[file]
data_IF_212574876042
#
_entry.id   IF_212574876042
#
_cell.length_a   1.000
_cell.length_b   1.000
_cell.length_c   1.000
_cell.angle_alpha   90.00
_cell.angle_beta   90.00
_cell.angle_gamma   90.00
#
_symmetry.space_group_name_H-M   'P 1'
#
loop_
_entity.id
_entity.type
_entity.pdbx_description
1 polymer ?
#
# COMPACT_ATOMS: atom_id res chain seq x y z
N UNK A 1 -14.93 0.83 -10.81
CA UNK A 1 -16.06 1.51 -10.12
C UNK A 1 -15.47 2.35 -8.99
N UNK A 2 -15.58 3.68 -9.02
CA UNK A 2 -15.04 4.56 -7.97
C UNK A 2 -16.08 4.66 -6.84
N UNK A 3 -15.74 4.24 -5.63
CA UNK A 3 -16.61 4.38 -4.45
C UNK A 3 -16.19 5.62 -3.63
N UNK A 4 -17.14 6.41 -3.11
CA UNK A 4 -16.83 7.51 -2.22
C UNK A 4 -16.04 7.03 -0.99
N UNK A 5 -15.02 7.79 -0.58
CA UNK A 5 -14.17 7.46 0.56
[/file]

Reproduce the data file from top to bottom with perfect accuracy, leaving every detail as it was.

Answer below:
data_IF_212574876042
#
_entry.id   IF_212574876042
#
_cell.length_a   1.000
_cell.length_b   1.000
_cell.length_c   1.000
_cell.angle_alpha   90.00
_cell.angle_beta   90.00
_cell.angle_gamma   90.00
#
_symmetry.space_group_name_H-M   'P 1'
#
loop_
_entity.id
_entity.type
_entity.pdbx_description
1 polymer ?
#
# COMPACT_ATOMS: atom_id res chain seq x y z
N UNK A 1 -14.93 0.83 -10.81
CA UNK A 1 -16.06 1.51 -10.12
C UNK A 1 -15.47 2.35 -8.99
N UNK A 2 -15.58 3.68 -9.02
CA UNK A 2 -15.04 4.56 -7.97
C UNK A 2 -16.08 4.66 -6.84
N UNK A 3 -15.74 4.24 -5.63
CA UNK A 3 -16.61 4.38 -4.45
C UNK A 3 -16.19 5.62 -3.63
N UNK A 4 -17.14 6.41 -3.11
CA UNK A 4 -16.83 7.51 -2.22
C UNK A 4 -16.04 7.03 -0.99
N UNK A 5 -15.02 7.79 -0.58
CA UNK A 5 -14.17 7.46 0.56